So in the past all teams I've been on that used user stories have been dealing with acceptance criteria in one of two ways; either the product owner writes them or the team does it during planning.
When the product owner writes acceptance criteria for each user story I've seen a lot of variance. Sometimes the acceptance criteria is really easy to understand an measure and sometimes it is really bad. A lot of the time the acceptance criteria are written in a way assuming the implementation is going to be in a certain way. A way defined by somebody not working on the story. Regardless I often see confusion and user stories that are not accepted because something was interpreted differently than intended.
When the team writes acceptance criteria during planning sadly enough I've only seen the most senior (and/or managers) team members be involved. And the result is essentially the same as when the product owner wrote the acceptance criteria, except maybe the confusion is a little less.
So what my current team is doing right now is an interesting variant. During planning the team identifies an "owner" of the user story. This is a person who most likely will do most of the work but not all the work. This owner now is responsible for writing an acceptance criteria that is then reviewed and accepted by product owners and the rest of the team. At first this may not look like a big difference than what I described in the previous paragraph but it is. Emphasis is on having the person actually doing the work write the acceptance criteria as a validation that the user story is fully understood.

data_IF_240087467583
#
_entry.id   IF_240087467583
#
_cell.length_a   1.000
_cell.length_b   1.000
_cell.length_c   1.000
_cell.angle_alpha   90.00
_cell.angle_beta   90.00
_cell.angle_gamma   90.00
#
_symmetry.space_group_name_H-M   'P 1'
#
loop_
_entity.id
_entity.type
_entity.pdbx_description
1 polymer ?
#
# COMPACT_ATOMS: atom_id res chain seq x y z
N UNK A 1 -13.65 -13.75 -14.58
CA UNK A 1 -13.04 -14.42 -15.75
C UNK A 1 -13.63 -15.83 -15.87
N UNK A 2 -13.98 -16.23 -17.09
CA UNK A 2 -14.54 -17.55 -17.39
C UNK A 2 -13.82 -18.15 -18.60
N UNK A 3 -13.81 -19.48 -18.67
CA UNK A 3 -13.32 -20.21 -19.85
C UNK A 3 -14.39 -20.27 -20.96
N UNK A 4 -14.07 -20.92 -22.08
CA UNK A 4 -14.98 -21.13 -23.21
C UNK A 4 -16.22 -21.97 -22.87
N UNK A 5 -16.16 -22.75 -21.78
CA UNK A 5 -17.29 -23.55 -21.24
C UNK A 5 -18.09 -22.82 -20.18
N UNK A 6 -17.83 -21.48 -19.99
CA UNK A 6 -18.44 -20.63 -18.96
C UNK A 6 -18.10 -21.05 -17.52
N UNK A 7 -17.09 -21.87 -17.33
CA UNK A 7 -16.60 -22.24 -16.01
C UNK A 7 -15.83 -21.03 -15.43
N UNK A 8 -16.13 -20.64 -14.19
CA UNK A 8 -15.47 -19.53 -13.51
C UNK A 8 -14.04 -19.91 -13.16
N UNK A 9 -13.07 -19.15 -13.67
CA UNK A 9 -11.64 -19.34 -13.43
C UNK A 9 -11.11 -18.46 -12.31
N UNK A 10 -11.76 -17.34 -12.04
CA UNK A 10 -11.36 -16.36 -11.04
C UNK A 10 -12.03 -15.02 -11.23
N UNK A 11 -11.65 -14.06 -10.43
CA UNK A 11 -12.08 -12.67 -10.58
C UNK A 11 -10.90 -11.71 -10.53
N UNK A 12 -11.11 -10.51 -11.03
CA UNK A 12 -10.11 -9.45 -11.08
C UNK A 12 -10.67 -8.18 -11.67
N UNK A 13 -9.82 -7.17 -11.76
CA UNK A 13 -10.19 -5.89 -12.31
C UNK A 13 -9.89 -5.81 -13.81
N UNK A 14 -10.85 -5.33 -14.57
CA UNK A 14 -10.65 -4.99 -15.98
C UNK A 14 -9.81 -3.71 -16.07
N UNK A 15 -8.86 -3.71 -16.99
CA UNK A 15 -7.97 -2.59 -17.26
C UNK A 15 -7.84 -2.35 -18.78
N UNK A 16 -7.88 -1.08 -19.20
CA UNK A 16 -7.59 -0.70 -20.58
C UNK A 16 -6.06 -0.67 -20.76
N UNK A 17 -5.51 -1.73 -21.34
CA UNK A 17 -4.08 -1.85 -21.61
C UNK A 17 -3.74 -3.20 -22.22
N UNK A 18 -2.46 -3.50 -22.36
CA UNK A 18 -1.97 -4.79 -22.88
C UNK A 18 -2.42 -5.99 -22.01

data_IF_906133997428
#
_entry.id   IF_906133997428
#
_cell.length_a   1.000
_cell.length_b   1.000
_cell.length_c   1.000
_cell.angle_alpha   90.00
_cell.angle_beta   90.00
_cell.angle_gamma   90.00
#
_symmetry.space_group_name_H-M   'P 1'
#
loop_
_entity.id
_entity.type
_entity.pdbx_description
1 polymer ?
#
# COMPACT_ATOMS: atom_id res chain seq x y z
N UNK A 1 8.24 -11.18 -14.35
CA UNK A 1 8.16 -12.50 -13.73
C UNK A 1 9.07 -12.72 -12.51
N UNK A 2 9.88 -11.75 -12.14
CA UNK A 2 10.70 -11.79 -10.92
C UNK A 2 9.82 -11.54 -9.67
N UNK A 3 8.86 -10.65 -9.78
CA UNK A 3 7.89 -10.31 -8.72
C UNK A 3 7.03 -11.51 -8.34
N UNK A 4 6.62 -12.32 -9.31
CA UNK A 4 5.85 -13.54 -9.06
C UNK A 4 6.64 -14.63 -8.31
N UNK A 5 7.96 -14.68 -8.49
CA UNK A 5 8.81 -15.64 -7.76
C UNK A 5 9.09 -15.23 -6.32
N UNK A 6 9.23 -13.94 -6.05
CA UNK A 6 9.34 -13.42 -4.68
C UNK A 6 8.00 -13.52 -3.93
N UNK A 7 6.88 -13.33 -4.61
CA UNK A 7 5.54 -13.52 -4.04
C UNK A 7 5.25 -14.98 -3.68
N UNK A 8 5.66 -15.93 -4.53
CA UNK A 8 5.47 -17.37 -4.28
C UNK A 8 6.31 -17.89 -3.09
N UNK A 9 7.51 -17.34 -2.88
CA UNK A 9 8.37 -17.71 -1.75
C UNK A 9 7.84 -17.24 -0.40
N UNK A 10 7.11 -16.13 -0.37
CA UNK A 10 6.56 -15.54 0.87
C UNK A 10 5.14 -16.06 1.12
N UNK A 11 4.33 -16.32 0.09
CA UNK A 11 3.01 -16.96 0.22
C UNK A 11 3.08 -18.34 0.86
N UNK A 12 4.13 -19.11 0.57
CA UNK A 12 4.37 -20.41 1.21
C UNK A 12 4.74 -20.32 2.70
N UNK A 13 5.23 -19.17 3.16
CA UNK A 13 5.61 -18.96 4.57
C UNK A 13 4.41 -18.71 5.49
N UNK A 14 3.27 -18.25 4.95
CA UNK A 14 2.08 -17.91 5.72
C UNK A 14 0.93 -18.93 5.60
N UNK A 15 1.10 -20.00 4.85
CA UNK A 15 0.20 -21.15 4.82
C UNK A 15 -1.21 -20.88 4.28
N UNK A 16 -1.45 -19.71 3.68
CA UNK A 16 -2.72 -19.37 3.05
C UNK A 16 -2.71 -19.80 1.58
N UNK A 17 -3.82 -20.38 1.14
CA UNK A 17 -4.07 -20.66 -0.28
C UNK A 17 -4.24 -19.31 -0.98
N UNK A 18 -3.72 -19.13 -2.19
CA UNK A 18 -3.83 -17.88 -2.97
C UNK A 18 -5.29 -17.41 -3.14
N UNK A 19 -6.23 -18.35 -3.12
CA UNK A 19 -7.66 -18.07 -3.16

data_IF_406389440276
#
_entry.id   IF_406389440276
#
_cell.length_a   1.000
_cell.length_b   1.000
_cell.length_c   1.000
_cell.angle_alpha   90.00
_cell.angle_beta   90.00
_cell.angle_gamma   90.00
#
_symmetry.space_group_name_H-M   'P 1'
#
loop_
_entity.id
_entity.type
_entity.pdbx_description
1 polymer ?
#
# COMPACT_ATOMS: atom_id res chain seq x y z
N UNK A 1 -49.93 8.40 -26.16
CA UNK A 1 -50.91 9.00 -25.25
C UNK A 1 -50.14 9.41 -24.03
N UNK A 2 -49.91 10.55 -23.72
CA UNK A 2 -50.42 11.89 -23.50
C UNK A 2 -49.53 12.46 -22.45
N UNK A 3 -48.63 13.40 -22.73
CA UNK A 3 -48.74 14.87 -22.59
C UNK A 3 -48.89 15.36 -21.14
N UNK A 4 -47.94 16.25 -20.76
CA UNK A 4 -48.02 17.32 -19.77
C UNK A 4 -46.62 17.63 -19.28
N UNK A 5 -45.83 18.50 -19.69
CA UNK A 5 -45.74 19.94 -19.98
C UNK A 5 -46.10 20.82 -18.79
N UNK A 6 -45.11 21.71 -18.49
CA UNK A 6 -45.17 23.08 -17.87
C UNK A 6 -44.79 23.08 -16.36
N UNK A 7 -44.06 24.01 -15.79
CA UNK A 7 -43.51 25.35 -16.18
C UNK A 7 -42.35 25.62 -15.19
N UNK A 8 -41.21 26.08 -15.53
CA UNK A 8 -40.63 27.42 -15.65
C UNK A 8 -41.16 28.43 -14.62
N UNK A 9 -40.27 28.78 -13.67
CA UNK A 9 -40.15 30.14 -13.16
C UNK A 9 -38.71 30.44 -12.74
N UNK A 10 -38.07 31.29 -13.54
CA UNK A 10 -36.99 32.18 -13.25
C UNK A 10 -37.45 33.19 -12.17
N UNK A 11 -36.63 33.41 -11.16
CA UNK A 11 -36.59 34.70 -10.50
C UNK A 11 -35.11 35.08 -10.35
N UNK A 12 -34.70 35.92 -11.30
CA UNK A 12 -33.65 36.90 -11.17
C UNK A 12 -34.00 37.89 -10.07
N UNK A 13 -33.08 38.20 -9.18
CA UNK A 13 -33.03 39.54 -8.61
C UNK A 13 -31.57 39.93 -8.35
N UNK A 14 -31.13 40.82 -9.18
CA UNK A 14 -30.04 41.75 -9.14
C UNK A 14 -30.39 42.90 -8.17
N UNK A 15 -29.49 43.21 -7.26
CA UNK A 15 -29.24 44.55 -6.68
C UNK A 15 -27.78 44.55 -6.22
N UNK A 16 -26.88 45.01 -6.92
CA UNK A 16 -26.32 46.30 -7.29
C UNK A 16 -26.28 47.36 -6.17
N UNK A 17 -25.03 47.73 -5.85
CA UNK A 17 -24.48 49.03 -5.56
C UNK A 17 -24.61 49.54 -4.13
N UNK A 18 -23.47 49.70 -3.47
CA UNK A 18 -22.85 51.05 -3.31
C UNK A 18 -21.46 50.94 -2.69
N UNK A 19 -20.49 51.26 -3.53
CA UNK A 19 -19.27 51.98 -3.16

And why is this important? Well let me ask you; how many times in your life have you said "let me repeat that in my own words to make sure I understand what you mean"? Something frequently used by the military (last paragraph under "orders" section) in order to make sure the people actually doing the work understand what you want them to do.
Who writes acceptance criteria on your project and how is that working for you?